Feeling snacky? These easy snack selections are all kidney-friendly—and they taste great, too!
Many health organizations, both government and civil society, work hand-in-hand to raise and promote awareness about kidney diseases and kidney-healthy behaviors. This effort is a rejoinder to the rising rates of Chronic Kidney Disease around the United States and even around the world.
So, you have been diagnosed with CKD. We understand how overwhelming it can be. However, there are many things you can do to help keep your kidney healthy. You can schedule an annual checkup to assess your kidney health, and practice regular exercise. You can also quit smoking and alcohol, or take steps to reduce the level of stress in your life. All of these things can have a positive and helpful effect on your kidney health. Among the simplest lifestyle changes that you can do for your kidneys is watching what you eat.
The National Kidney Foundation and the National Institute of Diabetes and Digestive and Kidney Diseases (NIDDK) in the US and the National Kidney Federation in the United Kingdom warn that eating foods high in sodium, protein, phosphorus, potassium, and calcium can be very bad for the kidney. (Over time, as your CKD progresses, your dietitian will recommend that you limit potassium, phosphorus, and fluids.) So, when taking steps to decrease the risks of having CKD, diet is a good place to start.
Of course, we love to snack, don’t we? But we know that most snacks are often filled with trans (or bad) fat, calories, sugar, salt, and other ingredients that can be harmful to the kidney. In this article, we give you some of the best snacks that are kidney-friendly.
Although changing into a healthier lifestyle may be difficult at first, taking small steps will help you lead in the right direction. You can usually find all the foods you need at the local grocery and convenience store near you. You just need to know what foods to buy to make healthier meals. Needless to say, eating healthy foods, coupled with regular exercise, will help you recover and reduce your risk of more kidney problems and can help boost your kidney (and overall) health for years to come.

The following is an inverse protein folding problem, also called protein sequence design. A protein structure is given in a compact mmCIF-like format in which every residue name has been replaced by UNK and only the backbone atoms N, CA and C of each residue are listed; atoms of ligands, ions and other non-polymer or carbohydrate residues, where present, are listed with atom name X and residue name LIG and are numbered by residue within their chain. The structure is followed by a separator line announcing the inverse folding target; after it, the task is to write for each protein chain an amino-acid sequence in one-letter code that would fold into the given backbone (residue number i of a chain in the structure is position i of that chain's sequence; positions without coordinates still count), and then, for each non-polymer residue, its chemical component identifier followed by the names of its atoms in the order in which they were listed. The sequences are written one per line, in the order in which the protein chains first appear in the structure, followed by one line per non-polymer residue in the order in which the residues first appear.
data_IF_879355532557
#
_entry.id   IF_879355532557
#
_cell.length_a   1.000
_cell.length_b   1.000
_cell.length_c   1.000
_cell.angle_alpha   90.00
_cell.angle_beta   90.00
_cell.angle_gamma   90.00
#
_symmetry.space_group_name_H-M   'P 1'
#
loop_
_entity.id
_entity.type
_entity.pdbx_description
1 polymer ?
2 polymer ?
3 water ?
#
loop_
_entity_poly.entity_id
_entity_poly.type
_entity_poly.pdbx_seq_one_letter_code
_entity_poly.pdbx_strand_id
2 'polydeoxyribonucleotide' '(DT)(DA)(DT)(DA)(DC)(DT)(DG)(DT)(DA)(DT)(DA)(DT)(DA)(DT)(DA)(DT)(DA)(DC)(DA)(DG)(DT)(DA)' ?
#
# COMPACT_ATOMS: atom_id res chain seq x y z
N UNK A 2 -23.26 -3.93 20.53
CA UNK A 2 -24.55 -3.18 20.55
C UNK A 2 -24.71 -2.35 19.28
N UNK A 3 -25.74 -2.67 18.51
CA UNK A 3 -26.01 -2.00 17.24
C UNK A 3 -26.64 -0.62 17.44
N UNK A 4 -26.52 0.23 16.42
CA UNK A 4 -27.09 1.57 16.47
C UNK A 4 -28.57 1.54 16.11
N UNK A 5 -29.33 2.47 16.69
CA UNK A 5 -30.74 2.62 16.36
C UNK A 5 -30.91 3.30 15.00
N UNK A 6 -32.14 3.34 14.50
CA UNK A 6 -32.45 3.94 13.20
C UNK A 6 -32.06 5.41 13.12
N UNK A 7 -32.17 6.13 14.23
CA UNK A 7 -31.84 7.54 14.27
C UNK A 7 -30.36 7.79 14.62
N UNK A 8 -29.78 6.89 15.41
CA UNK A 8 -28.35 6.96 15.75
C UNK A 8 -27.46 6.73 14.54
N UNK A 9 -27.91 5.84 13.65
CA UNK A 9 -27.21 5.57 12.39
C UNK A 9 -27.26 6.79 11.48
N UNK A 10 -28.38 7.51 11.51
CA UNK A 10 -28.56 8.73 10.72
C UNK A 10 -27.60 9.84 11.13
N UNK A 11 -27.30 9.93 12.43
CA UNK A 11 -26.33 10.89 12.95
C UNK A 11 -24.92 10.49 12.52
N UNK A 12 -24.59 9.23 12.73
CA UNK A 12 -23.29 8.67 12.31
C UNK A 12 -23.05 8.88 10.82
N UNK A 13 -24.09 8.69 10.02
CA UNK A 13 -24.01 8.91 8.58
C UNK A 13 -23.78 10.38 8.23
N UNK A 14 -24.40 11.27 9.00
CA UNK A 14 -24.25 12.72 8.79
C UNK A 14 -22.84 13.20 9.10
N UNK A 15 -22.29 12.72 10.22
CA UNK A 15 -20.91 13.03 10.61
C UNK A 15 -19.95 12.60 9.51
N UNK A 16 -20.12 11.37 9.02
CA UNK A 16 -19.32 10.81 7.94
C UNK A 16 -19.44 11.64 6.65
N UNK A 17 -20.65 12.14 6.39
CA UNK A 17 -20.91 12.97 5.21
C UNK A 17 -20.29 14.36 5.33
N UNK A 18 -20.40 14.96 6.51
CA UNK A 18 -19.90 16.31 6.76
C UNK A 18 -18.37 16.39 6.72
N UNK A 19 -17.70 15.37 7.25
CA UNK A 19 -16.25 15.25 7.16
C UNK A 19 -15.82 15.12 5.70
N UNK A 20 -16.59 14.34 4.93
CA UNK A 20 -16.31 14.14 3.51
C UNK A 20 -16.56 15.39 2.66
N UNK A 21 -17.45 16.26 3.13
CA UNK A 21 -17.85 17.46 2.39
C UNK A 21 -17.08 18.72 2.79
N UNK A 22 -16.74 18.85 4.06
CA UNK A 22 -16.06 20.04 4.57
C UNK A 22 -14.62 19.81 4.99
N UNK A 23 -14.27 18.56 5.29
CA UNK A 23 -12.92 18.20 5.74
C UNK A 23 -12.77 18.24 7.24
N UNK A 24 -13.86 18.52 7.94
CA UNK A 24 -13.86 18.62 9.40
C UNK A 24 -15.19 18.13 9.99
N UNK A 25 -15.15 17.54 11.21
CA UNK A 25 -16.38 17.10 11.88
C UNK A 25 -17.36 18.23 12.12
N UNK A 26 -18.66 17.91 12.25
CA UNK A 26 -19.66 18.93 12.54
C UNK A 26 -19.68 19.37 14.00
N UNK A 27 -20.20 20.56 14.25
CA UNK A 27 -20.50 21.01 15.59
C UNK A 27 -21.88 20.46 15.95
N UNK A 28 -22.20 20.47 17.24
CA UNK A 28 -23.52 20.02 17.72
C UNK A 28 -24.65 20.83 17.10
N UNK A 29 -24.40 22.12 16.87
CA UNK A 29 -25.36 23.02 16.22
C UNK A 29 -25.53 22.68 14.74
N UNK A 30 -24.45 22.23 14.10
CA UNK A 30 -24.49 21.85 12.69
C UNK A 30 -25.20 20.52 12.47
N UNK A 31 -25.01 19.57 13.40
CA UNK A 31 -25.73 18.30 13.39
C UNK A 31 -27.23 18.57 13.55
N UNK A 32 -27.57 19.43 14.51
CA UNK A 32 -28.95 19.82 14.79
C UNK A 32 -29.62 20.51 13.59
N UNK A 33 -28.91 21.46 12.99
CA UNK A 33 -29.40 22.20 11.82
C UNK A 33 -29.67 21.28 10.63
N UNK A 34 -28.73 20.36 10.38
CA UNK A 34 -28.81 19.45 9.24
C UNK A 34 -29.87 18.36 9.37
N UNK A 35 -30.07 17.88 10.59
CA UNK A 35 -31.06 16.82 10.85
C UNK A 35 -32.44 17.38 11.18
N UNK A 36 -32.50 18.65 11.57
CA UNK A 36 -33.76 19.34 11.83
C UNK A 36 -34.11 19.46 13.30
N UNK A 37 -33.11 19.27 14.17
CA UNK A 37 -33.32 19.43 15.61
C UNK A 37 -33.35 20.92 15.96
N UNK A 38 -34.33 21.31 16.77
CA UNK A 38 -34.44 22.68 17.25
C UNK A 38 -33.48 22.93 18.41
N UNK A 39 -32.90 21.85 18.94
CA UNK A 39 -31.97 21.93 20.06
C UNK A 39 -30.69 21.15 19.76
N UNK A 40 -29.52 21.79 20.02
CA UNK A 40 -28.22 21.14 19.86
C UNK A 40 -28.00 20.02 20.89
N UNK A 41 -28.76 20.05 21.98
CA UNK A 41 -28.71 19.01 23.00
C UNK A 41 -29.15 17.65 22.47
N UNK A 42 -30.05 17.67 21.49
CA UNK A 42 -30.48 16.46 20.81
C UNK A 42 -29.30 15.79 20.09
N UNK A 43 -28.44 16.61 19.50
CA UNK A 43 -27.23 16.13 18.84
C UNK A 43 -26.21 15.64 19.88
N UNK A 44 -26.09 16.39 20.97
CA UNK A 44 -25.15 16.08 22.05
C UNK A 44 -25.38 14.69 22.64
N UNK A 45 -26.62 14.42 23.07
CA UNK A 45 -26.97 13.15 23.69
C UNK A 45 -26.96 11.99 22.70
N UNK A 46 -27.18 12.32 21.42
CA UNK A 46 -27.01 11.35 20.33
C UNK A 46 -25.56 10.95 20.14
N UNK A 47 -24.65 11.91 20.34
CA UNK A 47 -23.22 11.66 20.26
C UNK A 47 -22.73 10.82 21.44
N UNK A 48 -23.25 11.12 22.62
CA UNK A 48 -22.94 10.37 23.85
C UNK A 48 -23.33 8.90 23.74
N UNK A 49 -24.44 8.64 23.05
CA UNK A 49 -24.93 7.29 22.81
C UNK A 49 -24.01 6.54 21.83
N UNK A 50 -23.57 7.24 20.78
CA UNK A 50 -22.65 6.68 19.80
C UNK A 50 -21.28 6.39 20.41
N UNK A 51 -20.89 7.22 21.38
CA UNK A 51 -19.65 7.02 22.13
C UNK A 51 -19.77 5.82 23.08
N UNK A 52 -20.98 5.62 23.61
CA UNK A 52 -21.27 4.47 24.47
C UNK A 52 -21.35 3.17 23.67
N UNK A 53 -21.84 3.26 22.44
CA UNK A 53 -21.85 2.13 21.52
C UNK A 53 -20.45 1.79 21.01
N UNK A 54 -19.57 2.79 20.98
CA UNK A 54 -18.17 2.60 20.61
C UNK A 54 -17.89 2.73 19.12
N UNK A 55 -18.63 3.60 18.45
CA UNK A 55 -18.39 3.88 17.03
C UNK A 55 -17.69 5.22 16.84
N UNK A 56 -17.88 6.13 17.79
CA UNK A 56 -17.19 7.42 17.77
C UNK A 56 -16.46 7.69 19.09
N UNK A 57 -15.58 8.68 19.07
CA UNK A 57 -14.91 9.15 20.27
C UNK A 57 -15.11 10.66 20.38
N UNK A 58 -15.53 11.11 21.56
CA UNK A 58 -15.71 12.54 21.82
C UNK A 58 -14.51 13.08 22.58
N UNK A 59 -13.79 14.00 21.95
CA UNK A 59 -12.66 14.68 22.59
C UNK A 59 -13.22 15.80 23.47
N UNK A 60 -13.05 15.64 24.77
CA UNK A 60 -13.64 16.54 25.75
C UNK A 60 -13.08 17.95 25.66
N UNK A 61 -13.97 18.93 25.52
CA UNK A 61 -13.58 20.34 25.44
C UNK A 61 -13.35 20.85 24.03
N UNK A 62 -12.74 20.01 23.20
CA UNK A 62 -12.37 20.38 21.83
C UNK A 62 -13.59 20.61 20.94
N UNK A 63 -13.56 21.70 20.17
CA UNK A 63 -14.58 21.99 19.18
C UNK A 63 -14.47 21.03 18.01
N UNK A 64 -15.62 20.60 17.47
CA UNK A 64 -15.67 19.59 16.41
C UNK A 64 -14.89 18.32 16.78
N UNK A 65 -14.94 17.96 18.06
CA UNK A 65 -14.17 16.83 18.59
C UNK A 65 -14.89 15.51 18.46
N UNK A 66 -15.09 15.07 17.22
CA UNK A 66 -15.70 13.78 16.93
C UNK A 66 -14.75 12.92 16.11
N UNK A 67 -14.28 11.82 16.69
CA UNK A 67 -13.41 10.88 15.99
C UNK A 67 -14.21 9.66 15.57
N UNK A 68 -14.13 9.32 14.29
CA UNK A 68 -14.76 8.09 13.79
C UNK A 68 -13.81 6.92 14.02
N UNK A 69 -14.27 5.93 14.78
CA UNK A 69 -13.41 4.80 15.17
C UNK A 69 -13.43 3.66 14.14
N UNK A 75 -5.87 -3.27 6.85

So here are 5 on-the-go snacks that can help your kidney. Fortunately, these foods are common items that we often have in our refrigerator and pantry.
1. A bowl of freshly-made salads, particularly chicken salad, egg salad, and tuna salad
These salads should be freshly-made as store-bought salads are rich in sodium. It has been proven scientifically that the lean meat of chicken and tuna are nutritious. Coupled with green onions, cilantro, dill, and parsley, chicken and tuna salads become excellent sources of antioxidants and protein. Salads also have amino acids, apart from essential kidney nutrients such as selenium, zinc, vitamin A, and the many kinds of vitamins Bs—B2 (riboflavin), B3 (niacin), B5 (pantothenic acid), B6 (pyridoxine), B7 (biotin), and B12. Both are also low in calories, cholesterol, sodium, and trans-fat.
Egg salads, on the other hand, are loaded with omega-3 fats (which are “saturated” or good fats) and vitamin B12. You may be creative by adding red leaf lettuce, red bell pepper, and olives or carrots and cucumber. It is recommended to use plain old mayonnaise for these salads mixed with non-fat yogurt and low-fat mayo. And to save you from calories, ditch half of the egg yolks.
Summary: Tuna, egg, and chicken salads are excellent sources of antioxidants, protein and its amino acids apart from essential kidney nutrients such as selenium, zinc, vitamin A, and the many kinds of vitamins Bs, such as B2, B3, B5, B6, B7, and B12.
2. A slice of fruit pie, like apple or cherry pie
Apples and cherries are fruits with the low potassium content. Apples are high in fiber which is good for the digestive system. Cherries, on the other hand, reduce inflammation. Both fruits are rich sources of carbohydrates, selenium, and iron. (Iron can prevent anemia and helps manage chronic ailment conditions such as CKD and other urinary system illnesses.) These nutrients help the body regulate its temperature and assists in red blood cells digestion and the formation. When baking these pies, dietitians recommend using natural flavoring such as cinnamon. Cinnamon is known to regulate blood sugar levels.
Interesting fact: Neither pies nor apples originally came from America, but we Americans seemed to have made this all-time favorite snack our own. Historians believe that the pie pastry originated from Greece.
3. Two rolls of vanilla wafers, unsweetened cookies, and unsalted pretzels